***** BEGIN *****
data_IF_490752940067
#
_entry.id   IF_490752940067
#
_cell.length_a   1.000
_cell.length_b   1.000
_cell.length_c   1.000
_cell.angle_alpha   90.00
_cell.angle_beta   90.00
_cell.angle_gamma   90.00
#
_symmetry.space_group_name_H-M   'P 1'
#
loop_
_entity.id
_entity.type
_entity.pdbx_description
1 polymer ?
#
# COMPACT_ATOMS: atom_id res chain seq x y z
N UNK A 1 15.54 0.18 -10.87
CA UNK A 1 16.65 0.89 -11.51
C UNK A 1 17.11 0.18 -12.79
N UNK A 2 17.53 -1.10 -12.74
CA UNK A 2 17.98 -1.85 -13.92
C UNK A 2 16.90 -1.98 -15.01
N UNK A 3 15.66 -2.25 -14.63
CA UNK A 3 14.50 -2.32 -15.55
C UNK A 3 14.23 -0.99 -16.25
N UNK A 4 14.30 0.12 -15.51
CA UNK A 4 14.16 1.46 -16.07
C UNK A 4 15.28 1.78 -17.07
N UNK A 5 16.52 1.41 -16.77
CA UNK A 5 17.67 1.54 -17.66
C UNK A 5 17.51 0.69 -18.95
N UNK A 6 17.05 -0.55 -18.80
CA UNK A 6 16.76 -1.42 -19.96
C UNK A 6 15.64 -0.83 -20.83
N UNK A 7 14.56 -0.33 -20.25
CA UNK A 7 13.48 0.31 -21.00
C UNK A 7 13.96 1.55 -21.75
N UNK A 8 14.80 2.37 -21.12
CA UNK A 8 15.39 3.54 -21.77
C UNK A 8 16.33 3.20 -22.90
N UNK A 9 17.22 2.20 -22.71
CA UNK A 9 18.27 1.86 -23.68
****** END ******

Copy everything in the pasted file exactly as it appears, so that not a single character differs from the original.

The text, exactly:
data_IF_490752940067
#
_entry.id   IF_490752940067
#
_cell.length_a   1.000
_cell.length_b   1.000
_cell.length_c   1.000
_cell.angle_alpha   90.00
_cell.angle_beta   90.00
_cell.angle_gamma   90.00
#
_symmetry.space_group_name_H-M   'P 1'
#
loop_
_entity.id
_entity.type
_entity.pdbx_description
1 polymer ?
#
# COMPACT_ATOMS: atom_id res chain seq x y z
N UNK A 1 15.54 0.18 -10.87
CA UNK A 1 16.65 0.89 -11.51
C UNK A 1 17.11 0.18 -12.79
N UNK A 2 17.53 -1.10 -12.74
CA UNK A 2 17.98 -1.85 -13.92
C UNK A 2 16.90 -1.98 -15.01
N UNK A 3 15.66 -2.25 -14.63
CA UNK A 3 14.50 -2.32 -15.55
C UNK A 3 14.23 -0.99 -16.25
N UNK A 4 14.30 0.12 -15.51
CA UNK A 4 14.16 1.46 -16.07
C UNK A 4 15.28 1.78 -17.07
N UNK A 5 16.52 1.41 -16.77
CA UNK A 5 17.67 1.54 -17.66
C UNK A 5 17.51 0.69 -18.95
N UNK A 6 17.05 -0.55 -18.80
CA UNK A 6 16.76 -1.42 -19.96
C UNK A 6 15.64 -0.83 -20.83
N UNK A 7 14.56 -0.33 -20.25
CA UNK A 7 13.48 0.31 -21.00
C UNK A 7 13.96 1.55 -21.75
N UNK A 8 14.80 2.37 -21.12
CA UNK A 8 15.39 3.54 -21.77
C UNK A 8 16.33 3.20 -22.90
N UNK A 9 17.22 2.20 -22.71
CA UNK A 9 18.27 1.86 -23.68